Oral healthcare professionals need to ascertain the quality of journals and to read articles critically, distinguishing good from poor research. Reading critically involves having a working knowledge of research while maintaining a healthy skepticism. Brian Burt1 describes such skepticism as "somewhere between blind acceptance and blanket distrust." Just because a study is in print or on the Internet does not mean the conclusions about a therapy or product should be accepted at face value. The art of literature criticism is a skill that can be learned, and the practice of this art will contribute to knowledge of the literature.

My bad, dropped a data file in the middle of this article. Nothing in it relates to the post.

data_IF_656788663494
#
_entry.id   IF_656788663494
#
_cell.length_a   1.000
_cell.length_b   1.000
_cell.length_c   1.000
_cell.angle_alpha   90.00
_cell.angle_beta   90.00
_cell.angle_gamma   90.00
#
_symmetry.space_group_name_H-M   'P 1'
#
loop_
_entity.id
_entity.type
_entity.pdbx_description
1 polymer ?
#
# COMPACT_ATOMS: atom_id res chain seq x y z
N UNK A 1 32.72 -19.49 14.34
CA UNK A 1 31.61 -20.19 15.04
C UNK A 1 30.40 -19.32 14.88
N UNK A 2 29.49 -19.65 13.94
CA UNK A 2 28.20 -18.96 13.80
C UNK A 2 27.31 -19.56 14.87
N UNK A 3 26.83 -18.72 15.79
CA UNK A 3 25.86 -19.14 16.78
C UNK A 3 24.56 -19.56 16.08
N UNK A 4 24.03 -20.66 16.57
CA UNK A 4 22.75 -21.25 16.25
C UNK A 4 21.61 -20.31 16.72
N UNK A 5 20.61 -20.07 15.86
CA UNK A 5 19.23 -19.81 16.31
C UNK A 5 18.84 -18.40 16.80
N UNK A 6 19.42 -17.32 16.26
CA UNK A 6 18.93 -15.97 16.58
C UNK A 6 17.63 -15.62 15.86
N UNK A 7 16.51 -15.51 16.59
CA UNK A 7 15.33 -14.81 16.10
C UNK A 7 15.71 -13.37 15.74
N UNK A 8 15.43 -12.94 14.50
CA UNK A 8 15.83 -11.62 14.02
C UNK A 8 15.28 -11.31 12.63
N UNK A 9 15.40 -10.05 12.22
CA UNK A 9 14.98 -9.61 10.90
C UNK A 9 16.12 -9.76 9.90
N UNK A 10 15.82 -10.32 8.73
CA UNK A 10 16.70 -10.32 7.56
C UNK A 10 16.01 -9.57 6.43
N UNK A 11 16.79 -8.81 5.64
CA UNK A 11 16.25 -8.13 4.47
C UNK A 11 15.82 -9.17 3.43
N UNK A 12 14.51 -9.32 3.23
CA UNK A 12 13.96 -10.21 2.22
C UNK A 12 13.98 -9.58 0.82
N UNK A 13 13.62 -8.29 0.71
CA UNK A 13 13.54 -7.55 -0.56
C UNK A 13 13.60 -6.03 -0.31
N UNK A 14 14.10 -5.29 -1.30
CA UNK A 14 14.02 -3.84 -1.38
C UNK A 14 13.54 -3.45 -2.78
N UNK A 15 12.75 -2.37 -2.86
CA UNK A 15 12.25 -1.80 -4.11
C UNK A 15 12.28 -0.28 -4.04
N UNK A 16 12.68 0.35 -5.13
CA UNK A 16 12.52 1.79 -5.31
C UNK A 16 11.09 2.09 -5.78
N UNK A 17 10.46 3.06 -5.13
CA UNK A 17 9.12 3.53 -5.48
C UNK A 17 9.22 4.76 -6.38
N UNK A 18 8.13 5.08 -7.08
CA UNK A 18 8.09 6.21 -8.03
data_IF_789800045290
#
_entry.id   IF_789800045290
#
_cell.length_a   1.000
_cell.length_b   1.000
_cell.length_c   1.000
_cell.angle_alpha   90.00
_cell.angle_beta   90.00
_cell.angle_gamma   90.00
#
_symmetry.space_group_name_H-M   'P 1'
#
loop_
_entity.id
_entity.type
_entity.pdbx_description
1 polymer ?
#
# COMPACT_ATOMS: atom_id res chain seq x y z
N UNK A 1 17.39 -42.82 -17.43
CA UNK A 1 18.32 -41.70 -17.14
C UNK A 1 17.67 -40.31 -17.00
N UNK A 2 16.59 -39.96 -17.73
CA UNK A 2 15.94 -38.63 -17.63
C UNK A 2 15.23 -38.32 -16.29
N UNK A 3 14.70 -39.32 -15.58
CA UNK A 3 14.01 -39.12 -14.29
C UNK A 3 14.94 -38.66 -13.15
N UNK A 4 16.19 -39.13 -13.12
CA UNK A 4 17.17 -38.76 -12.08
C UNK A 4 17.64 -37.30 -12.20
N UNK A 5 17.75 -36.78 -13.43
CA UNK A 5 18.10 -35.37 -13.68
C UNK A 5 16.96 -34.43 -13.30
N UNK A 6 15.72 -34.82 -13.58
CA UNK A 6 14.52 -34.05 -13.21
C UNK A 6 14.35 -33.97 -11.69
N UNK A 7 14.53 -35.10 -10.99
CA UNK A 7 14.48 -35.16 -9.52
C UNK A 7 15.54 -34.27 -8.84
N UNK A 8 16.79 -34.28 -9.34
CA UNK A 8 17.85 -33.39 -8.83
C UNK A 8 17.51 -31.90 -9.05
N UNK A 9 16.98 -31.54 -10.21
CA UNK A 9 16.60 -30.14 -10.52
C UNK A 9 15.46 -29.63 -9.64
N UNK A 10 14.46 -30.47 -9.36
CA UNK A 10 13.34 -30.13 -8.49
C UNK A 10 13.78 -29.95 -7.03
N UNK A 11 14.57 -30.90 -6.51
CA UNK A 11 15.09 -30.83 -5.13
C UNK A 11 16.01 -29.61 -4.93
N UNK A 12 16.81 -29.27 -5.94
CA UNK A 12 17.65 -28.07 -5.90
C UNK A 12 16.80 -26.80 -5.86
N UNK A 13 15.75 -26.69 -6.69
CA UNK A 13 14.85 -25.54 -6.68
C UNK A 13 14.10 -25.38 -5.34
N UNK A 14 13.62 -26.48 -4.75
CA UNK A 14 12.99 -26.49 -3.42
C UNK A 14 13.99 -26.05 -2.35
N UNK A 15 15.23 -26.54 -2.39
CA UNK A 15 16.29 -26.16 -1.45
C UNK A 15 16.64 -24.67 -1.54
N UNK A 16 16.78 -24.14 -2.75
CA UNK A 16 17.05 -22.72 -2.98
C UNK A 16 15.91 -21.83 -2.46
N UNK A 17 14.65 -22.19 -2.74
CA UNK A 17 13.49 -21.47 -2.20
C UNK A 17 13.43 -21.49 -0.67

The oral health practitioner must continually review dental research articles to learn about new options for therapy and oral health products. How does the practitioner know when he/she should incorporate these new procedures into their practice? This continuing education course presents guidelines for critically evaluating the research and for making decisions about how to apply the research findings to clinical practice. This course builds on the previous course, "Using Research for Clinical Decision-Making: Elements of a Research Report," that describes the various components of a research report.